Dyas v. United States

Decision Date25 July 1977
Docket NumberNo. 9845.,9845.
Citation376 A.2d 827
PartiesJohn DYAS, a/k/a John L. Dyas, Appellant, v. UNITED STATES, Appellee.
CourtD.C. Court of Appeals

Michael B. Waitzkin, Public Defender Service, Washington, D. C., for appellant. Frederick H. Weisberg, Public Defender Service, Washington, D. C., also entered an appearance for appellant.

Andrea L. Harnett, Asst. U. S. Atty., Washington, D. C., with whom Earl J. Silbert, U. S. Atty., John A. Terry and William J. Hardy, Jr., Asst. U. S. Attys., Washington, D. C., were on the brief, for appellee.

Before KERN, GALLAGHER and YEAGLEY, Associate Judges.

KERN, Associate Judge:

A jury convicted appellant of armed robbery, D.C.Code 1973, §§ 22-2901, -3202, and possession of a prohibited weapon, D.C.Code 1973, § 22-3214(b). Appellant contends now that the judgment of conviction and his sentence of ten to thirty years' imprisonment must be set aside because (1) the police procedure resulting in the complaining witness' identification of him was so deficient as to violate due process, and (2) various errors by the trial judge and the prosecutor during trial were so prejudicial as to require a new trial.

The complainant, Mr. Schools, testified that while he was pumping fuel oil from his delivery truck1 parked in an alley behind 18th Street and Park Road, N.W., around 4 p. m. on March 31, 1974, appellant suddenly appeared and demanded at gunpoint all the cash he was carrying. Mr. Schools gave him $110 and appellant then ran down the alley and disappeared. Police officers arrived several minutes later and received a detailed description of the robber from Mr. Schools including the fact that the man had been wearing a gold earring.

Several days after the robbery, a Detective Mack, who was in charge of this particular robbery investigation, showed Mr.

Schools an array of nine photographs. Mr. Schools selected the photograph of appellant who was the only person depicted in the array wearing an earring. On April 14th, Mr. Schools identified appellant in a lineup and subsequently identified him in court during the trial. Appellant now challenges this identification procedure which he claims was tainted by Mr. Schools' initial viewing of a suggestive photo array that resulted in a "very substantial likelihood of irreparable misidentification." Simmons v. United States, 390 U.S. 377, 384, 88 S.Ct. 967, 971, 19 L.Ed.2d 1247 (1968).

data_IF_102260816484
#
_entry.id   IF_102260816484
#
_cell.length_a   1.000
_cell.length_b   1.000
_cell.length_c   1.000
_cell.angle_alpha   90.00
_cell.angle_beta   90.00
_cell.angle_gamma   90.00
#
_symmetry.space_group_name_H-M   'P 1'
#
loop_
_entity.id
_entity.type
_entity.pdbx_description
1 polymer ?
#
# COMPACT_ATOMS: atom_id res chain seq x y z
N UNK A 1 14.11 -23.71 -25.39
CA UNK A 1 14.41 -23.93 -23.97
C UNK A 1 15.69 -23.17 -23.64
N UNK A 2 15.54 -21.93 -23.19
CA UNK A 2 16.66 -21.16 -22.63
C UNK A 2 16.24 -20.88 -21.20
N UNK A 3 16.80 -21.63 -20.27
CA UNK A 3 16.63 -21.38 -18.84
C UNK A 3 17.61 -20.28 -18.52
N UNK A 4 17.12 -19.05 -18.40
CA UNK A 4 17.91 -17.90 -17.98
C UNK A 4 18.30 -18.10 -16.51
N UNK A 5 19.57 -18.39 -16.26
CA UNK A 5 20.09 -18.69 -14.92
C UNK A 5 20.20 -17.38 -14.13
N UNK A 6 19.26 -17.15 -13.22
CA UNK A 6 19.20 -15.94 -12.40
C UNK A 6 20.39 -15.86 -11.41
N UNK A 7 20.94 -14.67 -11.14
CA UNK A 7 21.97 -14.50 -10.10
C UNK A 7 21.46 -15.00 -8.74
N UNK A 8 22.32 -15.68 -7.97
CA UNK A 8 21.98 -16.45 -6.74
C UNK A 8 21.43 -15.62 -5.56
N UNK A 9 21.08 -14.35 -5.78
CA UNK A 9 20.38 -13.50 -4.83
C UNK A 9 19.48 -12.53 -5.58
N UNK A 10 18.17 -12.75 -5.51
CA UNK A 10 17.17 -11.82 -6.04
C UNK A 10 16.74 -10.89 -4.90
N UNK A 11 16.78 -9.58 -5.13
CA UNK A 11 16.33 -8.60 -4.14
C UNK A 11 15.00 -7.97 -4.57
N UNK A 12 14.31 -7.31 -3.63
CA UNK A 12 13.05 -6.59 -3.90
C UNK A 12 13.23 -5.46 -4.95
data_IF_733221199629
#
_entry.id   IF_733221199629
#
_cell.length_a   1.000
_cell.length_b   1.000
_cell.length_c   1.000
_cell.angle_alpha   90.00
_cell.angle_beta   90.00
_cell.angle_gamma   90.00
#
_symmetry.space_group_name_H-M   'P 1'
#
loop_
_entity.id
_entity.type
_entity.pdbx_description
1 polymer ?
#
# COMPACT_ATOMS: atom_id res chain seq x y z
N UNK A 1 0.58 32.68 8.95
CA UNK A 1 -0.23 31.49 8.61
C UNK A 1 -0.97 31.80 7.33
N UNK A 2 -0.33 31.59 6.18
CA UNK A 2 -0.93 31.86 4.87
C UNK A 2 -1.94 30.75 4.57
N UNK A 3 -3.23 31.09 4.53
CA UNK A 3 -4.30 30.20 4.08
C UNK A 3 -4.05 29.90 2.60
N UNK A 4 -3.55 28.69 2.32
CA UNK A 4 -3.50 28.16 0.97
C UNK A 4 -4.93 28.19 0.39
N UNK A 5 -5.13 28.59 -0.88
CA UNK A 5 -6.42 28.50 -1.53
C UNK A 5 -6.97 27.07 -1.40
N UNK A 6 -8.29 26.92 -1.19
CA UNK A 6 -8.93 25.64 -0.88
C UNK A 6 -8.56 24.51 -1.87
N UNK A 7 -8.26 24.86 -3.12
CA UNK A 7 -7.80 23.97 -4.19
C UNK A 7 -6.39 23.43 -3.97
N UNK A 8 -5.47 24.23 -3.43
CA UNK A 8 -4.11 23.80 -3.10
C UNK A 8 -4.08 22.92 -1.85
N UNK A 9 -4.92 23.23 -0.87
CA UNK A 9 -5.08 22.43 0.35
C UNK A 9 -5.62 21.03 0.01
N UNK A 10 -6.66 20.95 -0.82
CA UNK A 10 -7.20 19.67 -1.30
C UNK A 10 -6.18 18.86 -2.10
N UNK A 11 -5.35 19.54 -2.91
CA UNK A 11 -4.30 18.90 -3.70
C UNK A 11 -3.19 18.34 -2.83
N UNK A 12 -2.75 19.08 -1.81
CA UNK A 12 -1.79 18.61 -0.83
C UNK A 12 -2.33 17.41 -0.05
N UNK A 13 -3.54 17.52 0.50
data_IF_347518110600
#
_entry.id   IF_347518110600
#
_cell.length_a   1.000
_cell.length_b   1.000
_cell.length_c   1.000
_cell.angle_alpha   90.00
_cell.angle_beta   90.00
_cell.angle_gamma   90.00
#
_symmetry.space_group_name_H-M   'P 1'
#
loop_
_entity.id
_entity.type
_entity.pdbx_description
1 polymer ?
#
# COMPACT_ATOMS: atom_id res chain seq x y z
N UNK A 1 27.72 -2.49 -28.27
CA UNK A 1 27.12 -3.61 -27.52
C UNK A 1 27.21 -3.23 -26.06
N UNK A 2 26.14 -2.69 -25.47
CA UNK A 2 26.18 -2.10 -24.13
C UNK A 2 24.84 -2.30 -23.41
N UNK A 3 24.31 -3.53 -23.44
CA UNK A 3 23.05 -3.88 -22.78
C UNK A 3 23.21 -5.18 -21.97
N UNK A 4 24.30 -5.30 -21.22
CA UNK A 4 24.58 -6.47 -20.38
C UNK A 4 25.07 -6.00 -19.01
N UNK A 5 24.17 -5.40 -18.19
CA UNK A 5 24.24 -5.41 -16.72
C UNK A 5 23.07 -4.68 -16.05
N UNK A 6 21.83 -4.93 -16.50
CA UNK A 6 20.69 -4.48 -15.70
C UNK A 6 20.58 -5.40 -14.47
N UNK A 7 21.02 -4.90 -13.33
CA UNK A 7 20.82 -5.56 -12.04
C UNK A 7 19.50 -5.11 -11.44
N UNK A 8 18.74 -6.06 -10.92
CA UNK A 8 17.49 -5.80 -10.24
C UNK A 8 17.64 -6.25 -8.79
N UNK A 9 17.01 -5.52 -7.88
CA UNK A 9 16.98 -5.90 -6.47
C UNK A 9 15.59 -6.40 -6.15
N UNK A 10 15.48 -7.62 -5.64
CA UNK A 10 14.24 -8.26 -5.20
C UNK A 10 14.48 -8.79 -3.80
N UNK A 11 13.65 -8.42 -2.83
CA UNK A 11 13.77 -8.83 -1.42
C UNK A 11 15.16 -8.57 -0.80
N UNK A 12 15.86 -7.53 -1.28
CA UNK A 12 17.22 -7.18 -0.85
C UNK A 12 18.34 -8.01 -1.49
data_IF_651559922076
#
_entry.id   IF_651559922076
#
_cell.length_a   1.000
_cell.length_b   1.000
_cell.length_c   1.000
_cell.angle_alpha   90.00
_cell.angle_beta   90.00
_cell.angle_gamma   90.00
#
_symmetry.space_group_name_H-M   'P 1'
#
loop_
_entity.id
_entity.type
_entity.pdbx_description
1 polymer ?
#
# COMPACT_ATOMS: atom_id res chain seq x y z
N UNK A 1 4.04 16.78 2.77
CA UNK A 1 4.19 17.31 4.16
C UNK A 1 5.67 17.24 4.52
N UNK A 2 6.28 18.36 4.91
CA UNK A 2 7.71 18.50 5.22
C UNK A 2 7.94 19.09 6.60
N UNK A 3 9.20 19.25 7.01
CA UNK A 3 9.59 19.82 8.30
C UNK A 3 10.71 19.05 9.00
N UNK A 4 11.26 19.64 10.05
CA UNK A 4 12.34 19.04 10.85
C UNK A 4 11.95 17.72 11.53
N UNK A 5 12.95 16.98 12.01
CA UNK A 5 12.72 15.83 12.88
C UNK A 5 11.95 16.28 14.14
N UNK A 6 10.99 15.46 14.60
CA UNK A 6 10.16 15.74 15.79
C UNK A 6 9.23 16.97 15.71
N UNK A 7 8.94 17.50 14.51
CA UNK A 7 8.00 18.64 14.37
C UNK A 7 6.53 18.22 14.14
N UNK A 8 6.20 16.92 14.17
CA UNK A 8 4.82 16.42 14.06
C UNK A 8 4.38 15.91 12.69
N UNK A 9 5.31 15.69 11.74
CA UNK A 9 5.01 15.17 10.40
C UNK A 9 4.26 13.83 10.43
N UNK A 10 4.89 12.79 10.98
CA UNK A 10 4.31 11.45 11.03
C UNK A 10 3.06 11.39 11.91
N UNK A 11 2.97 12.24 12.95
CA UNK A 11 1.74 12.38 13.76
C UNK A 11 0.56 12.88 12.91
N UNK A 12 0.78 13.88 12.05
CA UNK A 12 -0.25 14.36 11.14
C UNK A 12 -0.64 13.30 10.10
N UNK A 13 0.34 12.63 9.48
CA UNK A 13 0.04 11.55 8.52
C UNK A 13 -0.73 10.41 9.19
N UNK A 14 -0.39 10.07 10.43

The defense prior to the trial sought unsuccessfully to bar both the in-court and the lineup identification of appellant by Mr. Schools. At the pretrial suppression hearing Mr. Schools and the two detectives assigned to the case, Klepfel and Mack, testified at some length concerning the identification process followed in this case. The trial court did order suppressed as evidence Mr. Schools' identification of appellant's "earring photograph" because the court concluded the array had been unduly suggestive (Record at 107).2 However, the court found that Mr. Schools had an independent source of identification as an eyewitness based on his clear observation of appellant during the robbery (Record at 106) and therefore concluded that Schools' subsequent identifications of appellant at the lineup and in court were not tainted by his viewing of the impermissibly suggestive photographic array (Record at 107-08, 124).

Appellant now attacks this conclusion by the court, arguing that the lineup and incourt identifications by Schools did not rest upon what he had observed at the scene, but rather on the suggestive photo array he had viewed after the crime and before the lineup. The issue now is whether the trial court erred in its conclusion that Mr. Schools had an independent source of identification, thereby allowing his lineup identification into evidence and permitting him to identify appellant at trial.

The Supreme Court in United States v. Wade, 388 U.S. 218, 241, 87 S.Ct. 1926, 18 L.Ed.2d 1149 (1967), quoting Wong Sun v. United States, 371 U.S. 471, 488, 83 S.Ct. 407, 417, 9 L.Ed.2d 441 (1963), set forth the following test to be used under these particular circumstances:

[W]hether, granting establishment of the primary illegality, the evidence to which instant objection is made has been come at by exploitation of that illegality or instead by means sufficiently distinguishable to be purged by the primary taint. (Maguire, Evidence of Guilt 221 (1959). [Emphasis added.]

The government must come forward with clear and convincing evidence that there is a independent source of identification based on the "totality of the circumstances" before the court can allow either subsequent lineup or in-court identification by the witness. Manson v. Brathwaite, ___ U.S. ___, 97 S.Ct. 2243, 53 L.Ed.2d 140 (1977); Neil v. Biggers, 409 U.S. 188, 199, 93 S.Ct. 375, 34 L.Ed.2d 401 (1972); United States v. Wade, supra, 388 U.S. at 240, 87 S.Ct. 1926; United States v. Gambrill, 146 U.S.App.D.C. 72, 77, 449 F.2d 1148, 1153 (1971).